OverviewThis is the standard and the easiest route to Mount Zirkel Basin/Red Dirt. While this route has few technical difficulties, it does have two river crossings which can be very challenging into early August.
This route is class 2 in difficulty and 17.2 miles round trip with about 3800 feet elevation gain.
Getting ThereFrom US Highway 40 at the Northwest side of Steamboat Springs, turn north on Routt County Road 129, also known as Elk River Road, north towards the towns of Clark and Hahns Peak. Drive for approximately 17-18 miles to the town of Clark.
Just after the town of Clark, at Glen Eden, turn right onto County Road 64/Forest Road 400, a.k.a. Seedhouse Road. Follow the road to the trailhead at the end (about 10 miles from Glen Eden).
Route DescriptionFrom the trailhead, follow the trail up the hill. After just a short distance, there is a junction. Take the right fork towards Gold Creek Lake.
The trail climbs rather gradually and reaches a tricky stream crossing just over half way to Gold Creek Lake. In late July 2012, there was a big log here to cross Gold Creek on. If the log is gone, this can be a really tricky stream crossing before August.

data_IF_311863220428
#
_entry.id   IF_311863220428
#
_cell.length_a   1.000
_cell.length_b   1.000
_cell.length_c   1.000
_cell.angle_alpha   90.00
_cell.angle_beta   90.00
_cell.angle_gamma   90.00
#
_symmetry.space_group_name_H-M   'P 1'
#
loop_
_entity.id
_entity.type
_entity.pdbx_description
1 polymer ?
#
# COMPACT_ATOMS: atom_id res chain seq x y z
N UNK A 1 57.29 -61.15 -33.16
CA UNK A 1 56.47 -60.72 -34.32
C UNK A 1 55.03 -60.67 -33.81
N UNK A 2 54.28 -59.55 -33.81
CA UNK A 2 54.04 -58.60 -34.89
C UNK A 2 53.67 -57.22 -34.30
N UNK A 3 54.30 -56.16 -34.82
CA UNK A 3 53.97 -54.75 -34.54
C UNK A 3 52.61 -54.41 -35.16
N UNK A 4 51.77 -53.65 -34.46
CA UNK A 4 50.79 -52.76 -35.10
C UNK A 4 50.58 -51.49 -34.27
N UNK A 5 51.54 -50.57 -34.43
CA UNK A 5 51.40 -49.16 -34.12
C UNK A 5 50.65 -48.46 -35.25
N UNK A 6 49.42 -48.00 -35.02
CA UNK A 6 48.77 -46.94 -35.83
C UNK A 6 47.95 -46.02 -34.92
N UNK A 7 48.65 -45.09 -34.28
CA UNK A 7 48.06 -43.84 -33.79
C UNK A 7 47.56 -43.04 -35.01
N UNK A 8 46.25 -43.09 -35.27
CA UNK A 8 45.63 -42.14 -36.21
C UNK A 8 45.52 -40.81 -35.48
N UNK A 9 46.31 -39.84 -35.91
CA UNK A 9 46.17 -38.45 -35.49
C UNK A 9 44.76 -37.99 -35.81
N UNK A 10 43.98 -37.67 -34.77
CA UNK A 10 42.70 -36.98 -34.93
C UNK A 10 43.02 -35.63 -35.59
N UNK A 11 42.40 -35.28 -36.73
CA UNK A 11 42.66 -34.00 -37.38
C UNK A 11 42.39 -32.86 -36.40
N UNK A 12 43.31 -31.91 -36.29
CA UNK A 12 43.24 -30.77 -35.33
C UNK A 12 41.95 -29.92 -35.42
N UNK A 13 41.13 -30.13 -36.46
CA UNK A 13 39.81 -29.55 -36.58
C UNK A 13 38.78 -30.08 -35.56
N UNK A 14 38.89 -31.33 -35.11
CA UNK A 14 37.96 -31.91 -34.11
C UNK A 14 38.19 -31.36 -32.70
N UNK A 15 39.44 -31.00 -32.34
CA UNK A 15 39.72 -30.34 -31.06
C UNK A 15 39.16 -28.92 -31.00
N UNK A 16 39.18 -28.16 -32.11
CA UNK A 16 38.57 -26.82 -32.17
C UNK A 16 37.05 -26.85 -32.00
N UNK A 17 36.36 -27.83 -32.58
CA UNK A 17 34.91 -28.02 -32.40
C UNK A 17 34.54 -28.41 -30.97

After the first stream crossing, the trail begins climbs a little steeper and crosses a stream again. The trail then climbs steeper and switchbacks to Gold Creek Lake. Gold Creek Lake is just over three miles from the trailhead.
From the lake, continue up the trail. After a short distance, bear left at a junction. There is another stream crossing just beyond the junction that can be tricky early season.
Not far beyond the stream crossing are some campsites. After some meadows, the trail climbs north to another junction. Keep right here and follow the trail up to the Slovenia Basin where there are more campsites. There is an old mining camp in the basin. The basin is about 7 miles from the trailhead.
From the basin, continue north along the trail, which becomes less used from here on. The trail switchbacks up to Red Dirt Pass after another 1.5 miles from Slovenia Basin. The pass is at 11,540 feet elevation.
From the pass, head northwest cross country along the ridge. The ridge eventually curves north. Continue north on a bench to the east of the ridge crest, plan on making a few side trips to the ridge horns for some fine views.
Eventually you will climb to the ridge crest and follow it to the summit of Mount Zirkel. The route is obvious all along the way and the difficulty of the ridge never exceeds class 2.
After enjoying the views, either return the same way or descend the Gilpin Lake Route.